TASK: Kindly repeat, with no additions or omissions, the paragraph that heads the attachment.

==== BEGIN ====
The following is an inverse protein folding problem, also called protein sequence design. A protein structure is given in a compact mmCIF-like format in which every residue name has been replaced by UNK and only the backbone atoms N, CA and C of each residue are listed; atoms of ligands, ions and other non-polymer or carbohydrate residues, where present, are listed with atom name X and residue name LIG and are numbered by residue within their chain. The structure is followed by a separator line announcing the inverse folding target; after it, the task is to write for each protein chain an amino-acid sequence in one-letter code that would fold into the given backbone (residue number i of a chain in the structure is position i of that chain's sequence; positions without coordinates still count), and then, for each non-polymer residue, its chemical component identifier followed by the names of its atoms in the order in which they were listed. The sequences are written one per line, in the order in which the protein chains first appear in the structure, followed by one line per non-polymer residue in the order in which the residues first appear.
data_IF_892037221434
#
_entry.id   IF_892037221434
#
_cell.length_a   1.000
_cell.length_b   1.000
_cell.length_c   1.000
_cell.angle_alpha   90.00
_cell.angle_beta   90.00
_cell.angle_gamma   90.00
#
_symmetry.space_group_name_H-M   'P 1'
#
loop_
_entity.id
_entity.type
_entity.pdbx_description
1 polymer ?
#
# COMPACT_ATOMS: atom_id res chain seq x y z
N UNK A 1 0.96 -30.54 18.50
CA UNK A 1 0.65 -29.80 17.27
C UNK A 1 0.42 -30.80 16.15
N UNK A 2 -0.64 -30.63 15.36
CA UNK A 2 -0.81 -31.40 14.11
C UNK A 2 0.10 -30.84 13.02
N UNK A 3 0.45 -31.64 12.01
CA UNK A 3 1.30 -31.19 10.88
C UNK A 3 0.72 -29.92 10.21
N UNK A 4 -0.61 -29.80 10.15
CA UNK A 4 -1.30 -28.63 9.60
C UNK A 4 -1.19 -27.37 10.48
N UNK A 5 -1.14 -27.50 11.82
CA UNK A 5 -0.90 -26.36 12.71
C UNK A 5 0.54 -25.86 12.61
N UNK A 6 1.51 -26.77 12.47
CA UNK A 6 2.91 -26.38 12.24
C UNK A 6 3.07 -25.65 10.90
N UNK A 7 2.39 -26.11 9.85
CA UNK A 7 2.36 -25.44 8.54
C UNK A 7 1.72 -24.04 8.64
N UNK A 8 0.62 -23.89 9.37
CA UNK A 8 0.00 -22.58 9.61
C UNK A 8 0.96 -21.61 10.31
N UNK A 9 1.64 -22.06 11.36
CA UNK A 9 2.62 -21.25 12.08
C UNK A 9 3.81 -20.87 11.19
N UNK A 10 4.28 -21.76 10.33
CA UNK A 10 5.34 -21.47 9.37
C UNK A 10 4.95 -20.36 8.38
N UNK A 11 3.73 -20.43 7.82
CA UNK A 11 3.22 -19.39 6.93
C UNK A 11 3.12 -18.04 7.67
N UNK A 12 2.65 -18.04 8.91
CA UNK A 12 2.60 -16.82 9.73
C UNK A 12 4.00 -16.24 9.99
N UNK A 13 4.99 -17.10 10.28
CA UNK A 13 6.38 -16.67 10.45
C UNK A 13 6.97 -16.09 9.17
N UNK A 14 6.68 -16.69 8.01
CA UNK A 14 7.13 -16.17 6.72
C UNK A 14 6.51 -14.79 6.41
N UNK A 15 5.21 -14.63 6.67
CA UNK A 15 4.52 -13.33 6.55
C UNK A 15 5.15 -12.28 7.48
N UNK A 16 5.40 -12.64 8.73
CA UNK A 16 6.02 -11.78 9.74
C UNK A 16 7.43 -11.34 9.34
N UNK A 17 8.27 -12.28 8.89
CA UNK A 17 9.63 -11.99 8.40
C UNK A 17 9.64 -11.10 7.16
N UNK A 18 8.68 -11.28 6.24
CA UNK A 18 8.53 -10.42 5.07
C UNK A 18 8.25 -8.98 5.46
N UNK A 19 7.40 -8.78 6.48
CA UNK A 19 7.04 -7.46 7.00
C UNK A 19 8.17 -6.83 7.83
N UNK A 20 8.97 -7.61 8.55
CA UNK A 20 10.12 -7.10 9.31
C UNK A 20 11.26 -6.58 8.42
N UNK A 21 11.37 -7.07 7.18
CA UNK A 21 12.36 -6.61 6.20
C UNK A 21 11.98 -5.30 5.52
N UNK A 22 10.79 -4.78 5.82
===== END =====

The following is an inverse protein folding problem, also called protein sequence design. A protein structure is given in a compact mmCIF-like format in which every residue name has been replaced by UNK and only the backbone atoms N, CA and C of each residue are listed; atoms of ligands, ions and other non-polymer or carbohydrate residues, where present, are listed with atom name X and residue name LIG and are numbered by residue within their chain. The structure is followed by a separator line announcing the inverse folding target; after it, the task is to write for each protein chain an amino-acid sequence in one-letter code that would fold into the given backbone (residue number i of a chain in the structure is position i of that chain's sequence; positions without coordinates still count), and then, for each non-polymer residue, its chemical component identifier followed by the names of its atoms in the order in which they were listed. The sequences are written one per line, in the order in which the protein chains first appear in the structure, followed by one line per non-polymer residue in the order in which the residues first appear.